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Human Services

Academic Year: 2009 – 2010

The M.A. degree in Human Services (HMS) is designed to provide advanced professional education for students who have an undergraduate education in human services or who have completed specific prerequisite courses to prepare them for study in the field. It is a multidisciplinary degree that prepares students to become competent as human services professionals for multiple roles and settings.

The degree contains core courses that teach skills and concepts needed by all human services professionals and integrates content from several academic concentrations to allow students to develop specific expertise. The concentrations are 1) alcoholism and substance abuse, 2) child and family studies, 3) gerontology, and 4) social services administration. Within some concentrations, students are able to obtain certification; within others, students may prepare for licensure. Students are prepared to practice with competency and confidence within all concentrations. Study in this degree program requires that students examine aspects of their past lives and family experiences in an effort to understand their beliefs, values, and biases. This self-awareness is necessary when working with vulnerable populations.

The degree program teaches students to appreciate contemporary and historic human characteristics, issues, and problems and to plan for the delivery of human services in the future. Courses teach students to design, assess, treat, plan for, advocate for, counsel with, manage, and collaborate with individuals, groups, or agencies needing and using human services.

Accreditation
The Human Services Program is accredited by the Council for Standards in Human Services Education. Illinois Alcohol and Other Drug Abuse Professional Certification Association, Inc., has accredited the alcohol and substance abuse concentration in the M.A. in Human Services.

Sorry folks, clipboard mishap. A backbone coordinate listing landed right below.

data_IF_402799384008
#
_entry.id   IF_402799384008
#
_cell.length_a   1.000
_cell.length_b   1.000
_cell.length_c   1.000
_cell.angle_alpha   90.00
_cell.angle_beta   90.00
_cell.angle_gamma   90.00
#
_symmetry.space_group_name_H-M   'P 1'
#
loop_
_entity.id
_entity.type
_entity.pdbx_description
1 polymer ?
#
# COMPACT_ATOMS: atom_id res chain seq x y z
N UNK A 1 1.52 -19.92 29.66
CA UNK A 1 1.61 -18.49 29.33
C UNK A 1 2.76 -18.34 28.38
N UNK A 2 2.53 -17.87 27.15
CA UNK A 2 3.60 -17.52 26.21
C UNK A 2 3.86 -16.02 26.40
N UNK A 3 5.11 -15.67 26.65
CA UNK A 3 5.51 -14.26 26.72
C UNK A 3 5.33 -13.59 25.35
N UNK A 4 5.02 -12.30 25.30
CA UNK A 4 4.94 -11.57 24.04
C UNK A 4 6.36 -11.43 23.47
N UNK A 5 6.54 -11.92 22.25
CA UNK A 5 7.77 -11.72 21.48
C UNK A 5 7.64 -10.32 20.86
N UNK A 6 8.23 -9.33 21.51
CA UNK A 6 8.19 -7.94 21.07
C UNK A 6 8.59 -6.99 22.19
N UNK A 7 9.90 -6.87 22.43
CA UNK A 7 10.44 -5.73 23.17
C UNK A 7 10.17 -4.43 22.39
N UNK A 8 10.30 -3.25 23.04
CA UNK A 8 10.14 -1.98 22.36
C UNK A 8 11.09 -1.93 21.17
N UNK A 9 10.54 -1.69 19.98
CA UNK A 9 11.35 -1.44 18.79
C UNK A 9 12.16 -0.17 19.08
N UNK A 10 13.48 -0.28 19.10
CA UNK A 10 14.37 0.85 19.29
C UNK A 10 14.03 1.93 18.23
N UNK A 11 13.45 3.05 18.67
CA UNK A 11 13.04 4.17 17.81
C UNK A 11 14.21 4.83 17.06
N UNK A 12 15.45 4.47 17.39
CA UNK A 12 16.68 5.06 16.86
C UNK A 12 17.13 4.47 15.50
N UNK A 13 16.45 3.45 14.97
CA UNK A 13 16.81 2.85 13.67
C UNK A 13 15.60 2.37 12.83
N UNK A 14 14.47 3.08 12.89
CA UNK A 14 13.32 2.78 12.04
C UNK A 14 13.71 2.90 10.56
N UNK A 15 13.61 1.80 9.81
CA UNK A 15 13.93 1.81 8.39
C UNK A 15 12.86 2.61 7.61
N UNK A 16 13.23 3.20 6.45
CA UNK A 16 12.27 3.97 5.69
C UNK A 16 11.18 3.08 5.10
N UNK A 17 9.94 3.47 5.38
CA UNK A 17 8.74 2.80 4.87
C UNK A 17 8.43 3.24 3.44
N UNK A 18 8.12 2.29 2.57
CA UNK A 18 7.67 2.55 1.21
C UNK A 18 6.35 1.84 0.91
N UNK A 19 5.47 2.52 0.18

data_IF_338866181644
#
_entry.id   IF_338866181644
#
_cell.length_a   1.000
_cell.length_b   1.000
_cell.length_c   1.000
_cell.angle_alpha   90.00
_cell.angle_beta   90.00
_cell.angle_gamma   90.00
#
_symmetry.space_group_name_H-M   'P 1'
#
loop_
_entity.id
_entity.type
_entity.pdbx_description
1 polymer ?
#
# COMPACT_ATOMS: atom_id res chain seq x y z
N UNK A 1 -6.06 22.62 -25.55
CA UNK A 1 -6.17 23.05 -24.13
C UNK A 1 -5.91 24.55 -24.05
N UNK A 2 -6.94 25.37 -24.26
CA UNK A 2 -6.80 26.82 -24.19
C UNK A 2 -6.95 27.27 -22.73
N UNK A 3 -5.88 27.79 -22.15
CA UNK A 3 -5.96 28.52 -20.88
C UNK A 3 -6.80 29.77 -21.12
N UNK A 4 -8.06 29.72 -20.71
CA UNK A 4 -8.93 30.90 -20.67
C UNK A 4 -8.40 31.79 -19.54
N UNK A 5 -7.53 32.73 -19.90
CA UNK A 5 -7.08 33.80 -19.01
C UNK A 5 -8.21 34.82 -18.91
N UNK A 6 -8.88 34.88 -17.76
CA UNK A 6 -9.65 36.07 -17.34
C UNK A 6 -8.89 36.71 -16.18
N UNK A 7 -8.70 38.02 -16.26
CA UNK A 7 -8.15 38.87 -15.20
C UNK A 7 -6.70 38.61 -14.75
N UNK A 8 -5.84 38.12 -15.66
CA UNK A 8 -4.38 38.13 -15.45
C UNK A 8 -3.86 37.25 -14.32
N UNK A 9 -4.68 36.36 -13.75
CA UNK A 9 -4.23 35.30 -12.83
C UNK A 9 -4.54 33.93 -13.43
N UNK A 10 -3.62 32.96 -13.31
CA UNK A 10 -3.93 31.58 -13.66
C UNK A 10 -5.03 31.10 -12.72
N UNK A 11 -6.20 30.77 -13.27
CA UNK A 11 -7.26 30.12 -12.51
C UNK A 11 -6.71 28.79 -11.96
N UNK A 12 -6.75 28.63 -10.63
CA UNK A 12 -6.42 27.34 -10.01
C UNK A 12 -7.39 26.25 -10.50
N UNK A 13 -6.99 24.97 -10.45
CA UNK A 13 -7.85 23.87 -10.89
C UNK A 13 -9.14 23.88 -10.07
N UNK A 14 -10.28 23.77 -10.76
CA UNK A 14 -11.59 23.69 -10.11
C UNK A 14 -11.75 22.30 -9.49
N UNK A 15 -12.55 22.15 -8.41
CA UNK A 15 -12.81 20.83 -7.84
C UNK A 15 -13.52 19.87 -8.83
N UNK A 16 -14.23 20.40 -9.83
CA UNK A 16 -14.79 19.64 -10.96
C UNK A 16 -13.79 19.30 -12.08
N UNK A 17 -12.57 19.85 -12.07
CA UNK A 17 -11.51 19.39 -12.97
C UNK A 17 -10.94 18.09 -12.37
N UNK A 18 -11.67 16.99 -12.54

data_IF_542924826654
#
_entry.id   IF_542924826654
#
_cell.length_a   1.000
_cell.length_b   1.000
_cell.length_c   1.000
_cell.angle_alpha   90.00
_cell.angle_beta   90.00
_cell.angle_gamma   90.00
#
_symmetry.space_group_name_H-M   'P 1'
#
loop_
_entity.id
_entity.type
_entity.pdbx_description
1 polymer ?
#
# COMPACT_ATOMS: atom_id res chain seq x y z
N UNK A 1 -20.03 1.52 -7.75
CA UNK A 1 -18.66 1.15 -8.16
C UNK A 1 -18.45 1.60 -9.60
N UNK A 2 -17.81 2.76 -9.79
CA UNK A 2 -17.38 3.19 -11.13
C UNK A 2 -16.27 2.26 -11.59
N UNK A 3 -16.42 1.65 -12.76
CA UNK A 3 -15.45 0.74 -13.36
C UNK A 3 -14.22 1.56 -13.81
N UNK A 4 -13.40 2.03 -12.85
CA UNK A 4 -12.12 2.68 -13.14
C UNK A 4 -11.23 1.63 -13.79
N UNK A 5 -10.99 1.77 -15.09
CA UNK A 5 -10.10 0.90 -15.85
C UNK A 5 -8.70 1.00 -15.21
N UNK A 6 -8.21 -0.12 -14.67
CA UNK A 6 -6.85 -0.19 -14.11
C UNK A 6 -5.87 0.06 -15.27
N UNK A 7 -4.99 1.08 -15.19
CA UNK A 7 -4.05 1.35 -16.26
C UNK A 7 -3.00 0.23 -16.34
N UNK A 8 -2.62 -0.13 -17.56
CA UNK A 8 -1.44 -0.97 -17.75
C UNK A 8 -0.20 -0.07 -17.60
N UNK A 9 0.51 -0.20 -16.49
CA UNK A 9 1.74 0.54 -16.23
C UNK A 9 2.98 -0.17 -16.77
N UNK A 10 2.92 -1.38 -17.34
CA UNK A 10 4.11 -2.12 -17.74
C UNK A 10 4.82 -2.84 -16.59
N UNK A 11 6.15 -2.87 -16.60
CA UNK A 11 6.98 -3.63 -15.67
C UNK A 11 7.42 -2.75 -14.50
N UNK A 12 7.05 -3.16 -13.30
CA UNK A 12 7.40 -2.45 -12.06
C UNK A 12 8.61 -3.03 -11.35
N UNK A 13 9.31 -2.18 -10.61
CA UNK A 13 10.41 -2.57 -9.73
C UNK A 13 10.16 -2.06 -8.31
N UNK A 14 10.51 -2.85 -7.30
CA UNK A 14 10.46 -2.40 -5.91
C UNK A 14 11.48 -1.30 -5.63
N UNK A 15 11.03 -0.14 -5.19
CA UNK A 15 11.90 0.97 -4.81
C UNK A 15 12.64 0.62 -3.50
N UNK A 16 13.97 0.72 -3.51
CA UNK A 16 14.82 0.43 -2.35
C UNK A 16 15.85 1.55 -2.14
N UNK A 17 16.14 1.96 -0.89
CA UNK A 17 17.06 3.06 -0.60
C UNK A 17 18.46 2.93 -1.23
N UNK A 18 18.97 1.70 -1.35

Professional Development Sequence in Gerontology
The Human Services Program offers a 16-hour professional development sequence in gerontology. The sequence is designed for individuals who already have one graduate degree and are working in some capacity with the elderly or who otherwise desire or need basic graduate-level course work in gerontology. Contact the Human Services Program for more information.

Certificate in Alcohol and Substance Abuse
The program offers a graduate certificate in Alcohol and Substance Abuse to provide education to individuals who wish to become certified in the substance abuse counseling profession, but who do not wish to complete a formal degree program. On completion of the required 20 semester hours of courses, students may take the Certified Alcohol and Other Drug Abuse Counselor (CADC) exam through the Illinois Alcohol and Other Drug Abuse Professional Certification Association (IAODAPCA).

Certificate in Management of Nonprofit Organizations
In cooperation with the Department of Public Administration, the program has available a graduate certificate in the Management of Nonprofit Organizations. Refer to the Graduate Certificates section of this Guide for more information.

The graduate certificate in the Management of Nonprofit Organizations requires 20 hours of coursework. All courses are offered at night and on weekends. An individual may take these courses as a part-time student and earn the certificate without being formally enrolled in any degree program or may complete the certificate as part of a degree program.